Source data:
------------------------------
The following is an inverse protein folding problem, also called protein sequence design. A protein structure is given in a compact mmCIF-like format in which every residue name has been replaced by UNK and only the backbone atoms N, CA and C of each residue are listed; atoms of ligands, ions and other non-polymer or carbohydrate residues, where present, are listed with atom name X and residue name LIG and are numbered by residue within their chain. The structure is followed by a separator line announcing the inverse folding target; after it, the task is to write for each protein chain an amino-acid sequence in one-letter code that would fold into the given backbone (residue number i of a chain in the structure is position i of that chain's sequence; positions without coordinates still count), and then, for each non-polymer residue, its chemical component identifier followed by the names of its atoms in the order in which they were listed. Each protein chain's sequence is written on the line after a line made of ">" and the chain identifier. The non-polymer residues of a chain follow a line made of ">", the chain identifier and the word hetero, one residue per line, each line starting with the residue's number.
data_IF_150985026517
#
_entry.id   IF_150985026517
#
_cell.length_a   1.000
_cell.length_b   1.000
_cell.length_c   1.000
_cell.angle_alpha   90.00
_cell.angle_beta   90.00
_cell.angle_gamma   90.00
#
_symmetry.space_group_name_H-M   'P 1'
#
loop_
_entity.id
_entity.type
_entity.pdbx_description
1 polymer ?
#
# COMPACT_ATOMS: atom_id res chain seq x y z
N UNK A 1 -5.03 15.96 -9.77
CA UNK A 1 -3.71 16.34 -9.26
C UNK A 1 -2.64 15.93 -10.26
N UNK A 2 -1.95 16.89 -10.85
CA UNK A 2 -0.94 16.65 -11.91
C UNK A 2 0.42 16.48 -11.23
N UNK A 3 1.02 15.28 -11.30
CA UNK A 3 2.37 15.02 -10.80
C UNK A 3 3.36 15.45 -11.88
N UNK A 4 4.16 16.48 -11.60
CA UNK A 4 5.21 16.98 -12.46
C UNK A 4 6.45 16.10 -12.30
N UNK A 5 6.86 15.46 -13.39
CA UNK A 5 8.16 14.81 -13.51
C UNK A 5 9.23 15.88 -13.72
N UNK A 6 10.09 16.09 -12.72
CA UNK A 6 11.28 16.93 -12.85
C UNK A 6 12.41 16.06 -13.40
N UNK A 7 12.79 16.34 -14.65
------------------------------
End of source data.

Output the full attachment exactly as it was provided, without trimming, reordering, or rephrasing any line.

The following is an inverse protein folding problem, also called protein sequence design. A protein structure is given in a compact mmCIF-like format in which every residue name has been replaced by UNK and only the backbone atoms N, CA and C of each residue are listed; atoms of ligands, ions and other non-polymer or carbohydrate residues, where present, are listed with atom name X and residue name LIG and are numbered by residue within their chain. The structure is followed by a separator line announcing the inverse folding target; after it, the task is to write for each protein chain an amino-acid sequence in one-letter code that would fold into the given backbone (residue number i of a chain in the structure is position i of that chain's sequence; positions without coordinates still count), and then, for each non-polymer residue, its chemical component identifier followed by the names of its atoms in the order in which they were listed. Each protein chain's sequence is written on the line after a line made of ">" and the chain identifier. The non-polymer residues of a chain follow a line made of ">", the chain identifier and the word hetero, one residue per line, each line starting with the residue's number.
data_IF_150985026517
#
_entry.id   IF_150985026517
#
_cell.length_a   1.000
_cell.length_b   1.000
_cell.length_c   1.000
_cell.angle_alpha   90.00
_cell.angle_beta   90.00
_cell.angle_gamma   90.00
#
_symmetry.space_group_name_H-M   'P 1'
#
loop_
_entity.id
_entity.type
_entity.pdbx_description
1 polymer ?
#
# COMPACT_ATOMS: atom_id res chain seq x y z
N UNK A 1 -5.03 15.96 -9.77
CA UNK A 1 -3.71 16.34 -9.26
C UNK A 1 -2.64 15.93 -10.26
N UNK A 2 -1.95 16.89 -10.85
CA UNK A 2 -0.94 16.65 -11.91
C UNK A 2 0.42 16.48 -11.23
N UNK A 3 1.02 15.28 -11.30
CA UNK A 3 2.37 15.02 -10.80
C UNK A 3 3.36 15.45 -11.88
N UNK A 4 4.16 16.48 -11.60
CA UNK A 4 5.21 16.98 -12.46
C UNK A 4 6.45 16.10 -12.30
N UNK A 5 6.86 15.46 -13.39
CA UNK A 5 8.16 14.81 -13.51
C UNK A 5 9.23 15.88 -13.72
N UNK A 6 10.09 16.09 -12.72
CA UNK A 6 11.28 16.93 -12.85
C UNK A 6 12.41 16.06 -13.40
N UNK A 7 12.79 16.34 -14.65